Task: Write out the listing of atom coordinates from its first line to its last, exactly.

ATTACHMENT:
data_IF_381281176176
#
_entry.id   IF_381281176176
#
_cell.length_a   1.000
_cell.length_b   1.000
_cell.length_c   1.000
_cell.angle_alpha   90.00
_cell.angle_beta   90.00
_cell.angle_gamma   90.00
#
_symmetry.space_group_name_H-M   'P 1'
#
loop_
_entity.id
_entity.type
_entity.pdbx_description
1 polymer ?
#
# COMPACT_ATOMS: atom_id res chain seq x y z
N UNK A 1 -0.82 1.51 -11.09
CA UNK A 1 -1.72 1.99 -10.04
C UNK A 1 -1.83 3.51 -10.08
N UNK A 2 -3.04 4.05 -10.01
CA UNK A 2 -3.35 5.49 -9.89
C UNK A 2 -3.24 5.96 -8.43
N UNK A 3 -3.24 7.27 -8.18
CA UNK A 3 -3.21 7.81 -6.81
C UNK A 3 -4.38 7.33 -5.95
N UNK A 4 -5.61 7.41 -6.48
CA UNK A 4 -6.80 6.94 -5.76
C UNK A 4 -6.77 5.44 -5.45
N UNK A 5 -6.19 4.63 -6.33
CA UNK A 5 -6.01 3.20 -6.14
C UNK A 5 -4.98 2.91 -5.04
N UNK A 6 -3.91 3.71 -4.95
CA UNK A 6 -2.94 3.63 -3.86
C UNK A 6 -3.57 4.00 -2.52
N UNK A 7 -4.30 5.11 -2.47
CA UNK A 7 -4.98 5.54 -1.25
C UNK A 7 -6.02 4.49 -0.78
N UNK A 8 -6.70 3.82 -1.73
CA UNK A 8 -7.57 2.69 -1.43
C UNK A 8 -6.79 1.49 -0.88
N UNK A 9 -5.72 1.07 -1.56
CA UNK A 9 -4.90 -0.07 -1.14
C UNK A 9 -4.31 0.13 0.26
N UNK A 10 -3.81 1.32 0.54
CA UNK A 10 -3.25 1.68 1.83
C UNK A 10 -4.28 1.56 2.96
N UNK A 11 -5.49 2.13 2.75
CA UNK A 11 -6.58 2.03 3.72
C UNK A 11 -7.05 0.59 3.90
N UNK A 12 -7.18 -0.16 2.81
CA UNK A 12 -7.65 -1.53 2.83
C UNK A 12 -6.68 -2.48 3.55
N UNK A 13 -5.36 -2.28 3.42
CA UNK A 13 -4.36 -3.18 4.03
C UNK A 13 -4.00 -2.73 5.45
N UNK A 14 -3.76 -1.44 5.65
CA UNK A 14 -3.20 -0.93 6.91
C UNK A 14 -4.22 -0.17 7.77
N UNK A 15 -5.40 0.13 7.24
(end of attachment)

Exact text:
data_IF_381281176176
#
_entry.id   IF_381281176176
#
_cell.length_a   1.000
_cell.length_b   1.000
_cell.length_c   1.000
_cell.angle_alpha   90.00
_cell.angle_beta   90.00
_cell.angle_gamma   90.00
#
_symmetry.space_group_name_H-M   'P 1'
#
loop_
_entity.id
_entity.type
_entity.pdbx_description
1 polymer ?
#
# COMPACT_ATOMS: atom_id res chain seq x y z
N UNK A 1 -0.82 1.51 -11.09
CA UNK A 1 -1.72 1.99 -10.04
C UNK A 1 -1.83 3.51 -10.08
N UNK A 2 -3.04 4.05 -10.01
CA UNK A 2 -3.35 5.49 -9.89
C UNK A 2 -3.24 5.96 -8.43
N UNK A 3 -3.24 7.27 -8.18
CA UNK A 3 -3.21 7.81 -6.81
C UNK A 3 -4.38 7.33 -5.95
N UNK A 4 -5.61 7.41 -6.48
CA UNK A 4 -6.80 6.94 -5.76
C UNK A 4 -6.77 5.44 -5.45
N UNK A 5 -6.19 4.63 -6.33
CA UNK A 5 -6.01 3.20 -6.14
C UNK A 5 -4.98 2.91 -5.04
N UNK A 6 -3.91 3.71 -4.95
CA UNK A 6 -2.94 3.63 -3.86
C UNK A 6 -3.57 4.00 -2.52
N UNK A 7 -4.30 5.11 -2.47
CA UNK A 7 -4.98 5.54 -1.25
C UNK A 7 -6.02 4.49 -0.78
N UNK A 8 -6.70 3.82 -1.73
CA UNK A 8 -7.57 2.69 -1.43
C UNK A 8 -6.79 1.49 -0.88
N UNK A 9 -5.72 1.07 -1.56
CA UNK A 9 -4.90 -0.07 -1.14
C UNK A 9 -4.31 0.13 0.26
N UNK A 10 -3.81 1.32 0.54
CA UNK A 10 -3.25 1.68 1.83
C UNK A 10 -4.28 1.56 2.96
N UNK A 11 -5.49 2.13 2.75
CA UNK A 11 -6.58 2.03 3.72
C UNK A 11 -7.05 0.59 3.90
N UNK A 12 -7.18 -0.16 2.81
CA UNK A 12 -7.65 -1.53 2.83
C UNK A 12 -6.68 -2.48 3.55
N UNK A 13 -5.36 -2.28 3.42
CA UNK A 13 -4.36 -3.18 4.03
C UNK A 13 -4.00 -2.73 5.45
N UNK A 14 -3.76 -1.44 5.65
CA UNK A 14 -3.20 -0.93 6.91
C UNK A 14 -4.22 -0.17 7.77
N UNK A 15 -5.40 0.13 7.24